It seems clear from the recent Pew survey (full survey available here) that many American Jews are assimilating.  The inter-marriage rate among American Jews has been steadily climbing since the 1970s and has now reached 58% for all Jews, and 71% among non-Orthodox Jews.  For those of us who find these statistics sad, scary, or concerning, they should serve as a wake-up call.  Our community’s Jewish education is failing, and we must improve it if we don’t want to see the inter-marriage rate continue to grow.

Let me explain.  People don’t get married just because they’re attracted to each other (at least I hope not).  They get married because they want to spend their lives together.  They get married because they have things in common, which generally include similar values, lifestyles, interests, and experiences.  Those similarities are significant factors in the decision to build a future together.  Therefore I believe one of the primary causes of the high inter-marriage rate is that most Jews feel they have just as much in common with non-Jews as they do with other Jews.  Sure there may be differences, like I celebrate Hanukah and he celebrates Christmas, or my family does this and her family does that.  But my guess is that most Jews don’t consider the differences significant or important.

For many Jews the truth is, aside from celebrating Jewish holidays (if and when they do), their day-to-day lives are similar to their non-Jewish friends, neighbors, and co-workers.  Many Jews are also under the impression that Jewish values are virtually the same as American values, atheist values, and the values of other major religions.  We all value charity, kindness, and human life, right?  For Jews who don’t understand the uniqueness of Judaism and Jewish values, and don’t live their lives in a uniquely Jewish way, we shouldn’t be surprised that they’re inter-marrying.  Why wouldn’t they?  Jewish educators have not done a good enough job teaching them what it means to live Jewish lives, or inspiring them to do so.

Many Jewish educators discuss Jewish values by focusing on values we share with other groups to the exclusion of values that are uniquely Jewish.  They focus on values like charity, environmentalism, or treating others the way we want to be treated, and downplay values like Shabbat, kashrut, and learning Torah.  They probably do this because they think it will be more engaging to their target audience.  But if we downplay the values that are uniquely Jewish, we’re really engaging them in a less meaningful version of Judaism.

Don’t get me wrong, Jewish values that are shared by non-Jews are still important values to learn and live by.  In fact, we should be happy when society at large values things we value.  But it’s important to also teach values that are unique to Judaism.  We need to teach that Judaism is unique and special if we want to cut down on assimilation.  Furthermore, when we teach values that don’t seem unique to Judaism, we can still teach them in a specifically Jewish way.  Let’s take tzedakah (giving to those in need) for example.  American society values charity as a positive thing, which is evident by tax breaks among other things.  But tzedakah isn’t actually the same as charity.  Tzedakah literally translates as justice, and the Torah teaches that Jews are obligated to give 10% of our income to those in need.  The Jewish obligation to give because we believe it’s just is unique from the American value of charity as a nice positive (but optional) thing.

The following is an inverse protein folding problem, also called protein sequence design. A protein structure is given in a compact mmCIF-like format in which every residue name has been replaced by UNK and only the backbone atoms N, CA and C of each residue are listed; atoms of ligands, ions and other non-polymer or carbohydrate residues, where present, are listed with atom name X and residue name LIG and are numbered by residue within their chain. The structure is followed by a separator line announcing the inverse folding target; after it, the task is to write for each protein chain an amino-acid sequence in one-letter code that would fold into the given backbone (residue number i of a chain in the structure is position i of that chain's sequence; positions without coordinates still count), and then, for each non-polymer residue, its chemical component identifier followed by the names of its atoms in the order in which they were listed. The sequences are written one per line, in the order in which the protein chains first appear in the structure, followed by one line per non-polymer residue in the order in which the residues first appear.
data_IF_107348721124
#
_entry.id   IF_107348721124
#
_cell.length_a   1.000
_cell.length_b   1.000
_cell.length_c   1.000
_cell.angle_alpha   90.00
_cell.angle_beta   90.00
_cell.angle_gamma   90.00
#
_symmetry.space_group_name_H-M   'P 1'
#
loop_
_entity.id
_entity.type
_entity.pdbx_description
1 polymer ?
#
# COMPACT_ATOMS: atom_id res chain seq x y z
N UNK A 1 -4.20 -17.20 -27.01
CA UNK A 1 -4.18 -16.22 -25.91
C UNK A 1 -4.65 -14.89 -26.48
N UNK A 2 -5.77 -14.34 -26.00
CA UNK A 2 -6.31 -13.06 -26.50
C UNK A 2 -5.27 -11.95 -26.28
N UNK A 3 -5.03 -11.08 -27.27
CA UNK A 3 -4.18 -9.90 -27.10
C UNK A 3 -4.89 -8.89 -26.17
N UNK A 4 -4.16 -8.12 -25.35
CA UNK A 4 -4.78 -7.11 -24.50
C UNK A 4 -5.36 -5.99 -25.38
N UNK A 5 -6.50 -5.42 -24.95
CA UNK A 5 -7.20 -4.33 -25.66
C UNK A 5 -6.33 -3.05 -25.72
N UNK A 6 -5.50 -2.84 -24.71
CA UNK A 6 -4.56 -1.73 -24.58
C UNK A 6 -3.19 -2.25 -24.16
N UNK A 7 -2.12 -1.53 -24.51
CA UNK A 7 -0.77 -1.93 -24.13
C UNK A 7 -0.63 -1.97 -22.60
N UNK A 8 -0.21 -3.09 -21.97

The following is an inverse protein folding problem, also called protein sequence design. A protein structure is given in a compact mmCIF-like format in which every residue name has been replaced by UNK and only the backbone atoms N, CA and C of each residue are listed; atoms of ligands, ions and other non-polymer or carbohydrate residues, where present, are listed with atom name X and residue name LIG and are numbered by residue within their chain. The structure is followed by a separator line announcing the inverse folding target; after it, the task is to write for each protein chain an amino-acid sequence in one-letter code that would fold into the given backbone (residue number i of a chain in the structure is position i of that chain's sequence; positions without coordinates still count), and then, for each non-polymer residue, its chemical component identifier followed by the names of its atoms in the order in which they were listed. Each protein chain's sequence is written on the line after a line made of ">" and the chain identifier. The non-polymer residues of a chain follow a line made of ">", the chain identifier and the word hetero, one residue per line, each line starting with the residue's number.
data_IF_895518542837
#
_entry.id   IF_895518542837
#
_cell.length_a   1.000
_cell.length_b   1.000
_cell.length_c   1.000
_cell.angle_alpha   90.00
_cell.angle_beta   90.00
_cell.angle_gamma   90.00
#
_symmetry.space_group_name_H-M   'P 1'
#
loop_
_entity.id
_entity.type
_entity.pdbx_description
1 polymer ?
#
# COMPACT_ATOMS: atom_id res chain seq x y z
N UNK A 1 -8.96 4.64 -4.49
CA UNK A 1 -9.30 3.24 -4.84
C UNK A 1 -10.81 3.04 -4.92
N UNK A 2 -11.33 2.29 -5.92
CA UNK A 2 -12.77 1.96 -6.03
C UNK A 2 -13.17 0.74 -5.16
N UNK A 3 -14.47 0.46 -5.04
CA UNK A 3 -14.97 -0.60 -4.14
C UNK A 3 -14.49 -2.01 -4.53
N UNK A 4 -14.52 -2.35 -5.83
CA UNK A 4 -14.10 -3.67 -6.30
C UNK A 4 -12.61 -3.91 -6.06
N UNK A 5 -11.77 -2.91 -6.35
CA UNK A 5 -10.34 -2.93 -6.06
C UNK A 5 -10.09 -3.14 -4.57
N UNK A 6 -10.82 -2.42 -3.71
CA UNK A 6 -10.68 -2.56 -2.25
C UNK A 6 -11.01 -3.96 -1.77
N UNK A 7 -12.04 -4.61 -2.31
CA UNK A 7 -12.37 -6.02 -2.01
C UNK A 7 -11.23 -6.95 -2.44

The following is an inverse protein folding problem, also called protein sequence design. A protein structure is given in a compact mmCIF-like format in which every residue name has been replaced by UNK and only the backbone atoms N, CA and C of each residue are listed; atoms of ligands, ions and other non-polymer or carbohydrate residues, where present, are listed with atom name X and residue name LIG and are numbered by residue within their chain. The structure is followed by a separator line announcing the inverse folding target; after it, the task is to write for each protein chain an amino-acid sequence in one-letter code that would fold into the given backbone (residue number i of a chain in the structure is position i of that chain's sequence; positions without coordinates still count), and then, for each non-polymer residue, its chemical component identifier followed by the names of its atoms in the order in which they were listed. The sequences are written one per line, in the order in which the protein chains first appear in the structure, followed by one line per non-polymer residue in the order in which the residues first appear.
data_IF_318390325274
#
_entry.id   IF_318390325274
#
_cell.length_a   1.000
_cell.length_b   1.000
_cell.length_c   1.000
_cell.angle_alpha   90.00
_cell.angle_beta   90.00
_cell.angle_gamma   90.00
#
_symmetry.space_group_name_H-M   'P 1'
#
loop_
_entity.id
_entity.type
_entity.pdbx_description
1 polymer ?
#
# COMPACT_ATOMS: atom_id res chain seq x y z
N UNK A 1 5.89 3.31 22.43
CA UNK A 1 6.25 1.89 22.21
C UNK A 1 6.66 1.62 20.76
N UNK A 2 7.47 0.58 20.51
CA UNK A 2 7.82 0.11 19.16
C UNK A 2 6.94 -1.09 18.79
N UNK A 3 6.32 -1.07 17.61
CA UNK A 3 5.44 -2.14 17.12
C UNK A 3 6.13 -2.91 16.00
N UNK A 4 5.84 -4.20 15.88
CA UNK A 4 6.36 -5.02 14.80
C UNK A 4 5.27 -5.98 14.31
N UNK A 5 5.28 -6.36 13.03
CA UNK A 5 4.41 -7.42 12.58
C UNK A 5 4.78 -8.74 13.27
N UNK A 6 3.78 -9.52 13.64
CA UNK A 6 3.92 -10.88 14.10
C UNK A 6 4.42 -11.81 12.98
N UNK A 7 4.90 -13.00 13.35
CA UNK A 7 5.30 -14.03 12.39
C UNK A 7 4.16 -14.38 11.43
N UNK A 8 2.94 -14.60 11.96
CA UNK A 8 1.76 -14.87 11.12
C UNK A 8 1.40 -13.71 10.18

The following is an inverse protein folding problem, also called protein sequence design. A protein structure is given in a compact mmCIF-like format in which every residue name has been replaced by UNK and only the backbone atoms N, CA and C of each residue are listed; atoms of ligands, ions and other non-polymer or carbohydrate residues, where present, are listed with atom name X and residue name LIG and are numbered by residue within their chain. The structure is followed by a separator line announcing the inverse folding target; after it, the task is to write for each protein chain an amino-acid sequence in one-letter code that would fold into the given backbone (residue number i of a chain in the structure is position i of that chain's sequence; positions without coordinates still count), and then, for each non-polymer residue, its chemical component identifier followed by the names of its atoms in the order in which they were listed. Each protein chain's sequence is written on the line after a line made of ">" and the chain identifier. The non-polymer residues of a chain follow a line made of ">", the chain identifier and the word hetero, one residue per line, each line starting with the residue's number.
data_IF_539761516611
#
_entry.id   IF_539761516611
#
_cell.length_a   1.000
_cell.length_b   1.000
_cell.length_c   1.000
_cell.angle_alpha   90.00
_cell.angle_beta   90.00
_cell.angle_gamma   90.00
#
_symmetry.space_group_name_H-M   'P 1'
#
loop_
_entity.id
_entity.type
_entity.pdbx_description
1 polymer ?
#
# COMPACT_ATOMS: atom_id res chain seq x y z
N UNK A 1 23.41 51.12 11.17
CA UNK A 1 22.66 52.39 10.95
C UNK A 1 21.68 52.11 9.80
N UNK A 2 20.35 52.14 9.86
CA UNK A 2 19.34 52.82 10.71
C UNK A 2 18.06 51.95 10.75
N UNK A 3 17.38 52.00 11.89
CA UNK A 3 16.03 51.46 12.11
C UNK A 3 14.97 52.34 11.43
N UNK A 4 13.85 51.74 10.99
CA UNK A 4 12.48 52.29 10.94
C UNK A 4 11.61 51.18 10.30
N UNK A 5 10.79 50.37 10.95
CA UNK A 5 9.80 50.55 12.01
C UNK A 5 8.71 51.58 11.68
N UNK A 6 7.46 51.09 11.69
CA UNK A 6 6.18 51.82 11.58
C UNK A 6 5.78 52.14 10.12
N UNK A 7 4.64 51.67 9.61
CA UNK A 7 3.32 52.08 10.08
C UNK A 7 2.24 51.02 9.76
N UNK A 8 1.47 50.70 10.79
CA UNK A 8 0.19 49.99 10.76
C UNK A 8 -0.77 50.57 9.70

We need to teach young Jews how Jewish values are unique.  We need to teach them how living Jewish lives is special, and we need to inspire them to do so.  This needs to be a focus not only for formal Jewish educators, but also informal Jewish educators, Jewish communal service professionals, Jewish parents, and everyone who participates in Jewish life and the Jewish community.  We all need to take responsibility for educating the next generation since we all have an impact on the Jewish community and the Jewish lives others experience.

Exact Jewish theology and practice will differ by denomination and by individual Jew.  But if we want our grandchildren and great grandchildren to be Jewish, and if we want them to have a Jewish community that’s thriving and not dying, we must teach our children, students, and fellow Jews that Judaism is unique and special.  We must teach them values unique to Judaism.  We must encourage and inspire them to do meaningful things in their day-to-day lives that are uniquely Jewish.  If the next generation of Jews thinks of Judaism as a unique and special part of their lives, maybe the next survey will show us results that give us pride instead of concern.